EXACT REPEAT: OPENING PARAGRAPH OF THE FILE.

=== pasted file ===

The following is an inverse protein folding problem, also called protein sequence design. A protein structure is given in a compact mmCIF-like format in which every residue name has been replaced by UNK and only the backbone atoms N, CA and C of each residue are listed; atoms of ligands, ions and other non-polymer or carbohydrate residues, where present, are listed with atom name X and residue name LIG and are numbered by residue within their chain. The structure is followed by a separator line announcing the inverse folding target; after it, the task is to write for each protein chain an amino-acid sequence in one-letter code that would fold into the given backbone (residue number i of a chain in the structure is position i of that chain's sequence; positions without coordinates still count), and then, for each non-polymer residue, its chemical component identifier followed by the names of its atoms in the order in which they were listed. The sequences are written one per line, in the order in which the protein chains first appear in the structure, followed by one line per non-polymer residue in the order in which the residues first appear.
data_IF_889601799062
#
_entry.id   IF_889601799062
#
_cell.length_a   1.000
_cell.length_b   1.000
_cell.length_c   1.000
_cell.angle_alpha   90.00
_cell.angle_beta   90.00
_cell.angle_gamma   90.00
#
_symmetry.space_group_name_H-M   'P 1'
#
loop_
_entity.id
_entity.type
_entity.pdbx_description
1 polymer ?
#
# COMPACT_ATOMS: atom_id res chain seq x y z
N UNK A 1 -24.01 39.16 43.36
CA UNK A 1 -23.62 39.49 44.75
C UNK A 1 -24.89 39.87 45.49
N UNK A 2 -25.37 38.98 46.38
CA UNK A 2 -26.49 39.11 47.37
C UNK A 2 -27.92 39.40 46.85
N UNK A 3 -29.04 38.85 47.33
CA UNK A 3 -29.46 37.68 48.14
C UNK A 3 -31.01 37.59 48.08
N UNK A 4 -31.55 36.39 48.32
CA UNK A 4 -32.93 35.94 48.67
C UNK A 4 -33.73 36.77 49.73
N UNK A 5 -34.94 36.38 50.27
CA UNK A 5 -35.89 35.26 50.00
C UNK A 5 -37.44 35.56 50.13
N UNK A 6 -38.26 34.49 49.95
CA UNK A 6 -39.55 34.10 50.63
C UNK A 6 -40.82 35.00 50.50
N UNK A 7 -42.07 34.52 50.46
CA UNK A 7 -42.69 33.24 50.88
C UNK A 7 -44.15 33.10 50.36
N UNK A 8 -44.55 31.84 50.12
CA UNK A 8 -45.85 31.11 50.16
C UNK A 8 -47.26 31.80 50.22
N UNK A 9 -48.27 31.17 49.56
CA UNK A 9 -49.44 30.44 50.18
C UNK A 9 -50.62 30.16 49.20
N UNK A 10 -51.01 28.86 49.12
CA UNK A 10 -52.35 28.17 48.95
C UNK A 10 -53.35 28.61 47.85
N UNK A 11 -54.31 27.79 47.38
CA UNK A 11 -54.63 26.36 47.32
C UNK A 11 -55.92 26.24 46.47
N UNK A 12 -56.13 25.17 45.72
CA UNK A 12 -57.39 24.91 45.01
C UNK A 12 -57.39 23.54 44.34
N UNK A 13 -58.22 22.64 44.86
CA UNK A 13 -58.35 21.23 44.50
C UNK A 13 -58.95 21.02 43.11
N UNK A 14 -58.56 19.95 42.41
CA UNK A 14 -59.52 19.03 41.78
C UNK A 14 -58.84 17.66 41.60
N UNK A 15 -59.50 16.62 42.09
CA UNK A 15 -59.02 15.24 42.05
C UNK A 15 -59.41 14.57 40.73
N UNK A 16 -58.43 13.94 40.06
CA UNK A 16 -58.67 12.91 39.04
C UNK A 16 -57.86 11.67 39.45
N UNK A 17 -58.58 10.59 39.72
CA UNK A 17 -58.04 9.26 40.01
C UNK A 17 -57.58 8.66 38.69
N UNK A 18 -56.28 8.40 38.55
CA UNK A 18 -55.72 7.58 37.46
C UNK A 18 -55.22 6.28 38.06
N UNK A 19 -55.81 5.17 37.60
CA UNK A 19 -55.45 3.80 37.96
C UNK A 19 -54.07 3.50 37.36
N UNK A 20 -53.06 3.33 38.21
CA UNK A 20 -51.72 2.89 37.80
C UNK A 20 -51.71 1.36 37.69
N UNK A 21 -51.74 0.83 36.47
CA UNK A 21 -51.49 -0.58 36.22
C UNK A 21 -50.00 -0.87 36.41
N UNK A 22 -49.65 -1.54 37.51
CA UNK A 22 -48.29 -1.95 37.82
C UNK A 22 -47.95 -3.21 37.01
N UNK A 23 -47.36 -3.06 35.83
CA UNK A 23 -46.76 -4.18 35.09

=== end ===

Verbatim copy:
The following is an inverse protein folding problem, also called protein sequence design. A protein structure is given in a compact mmCIF-like format in which every residue name has been replaced by UNK and only the backbone atoms N, CA and C of each residue are listed; atoms of ligands, ions and other non-polymer or carbohydrate residues, where present, are listed with atom name X and residue name LIG and are numbered by residue within their chain. The structure is followed by a separator line announcing the inverse folding target; after it, the task is to write for each protein chain an amino-acid sequence in one-letter code that would fold into the given backbone (residue number i of a chain in the structure is position i of that chain's sequence; positions without coordinates still count), and then, for each non-polymer residue, its chemical component identifier followed by the names of its atoms in the order in which they were listed. The sequences are written one per line, in the order in which the protein chains first appear in the structure, followed by one line per non-polymer residue in the order in which the residues first appear.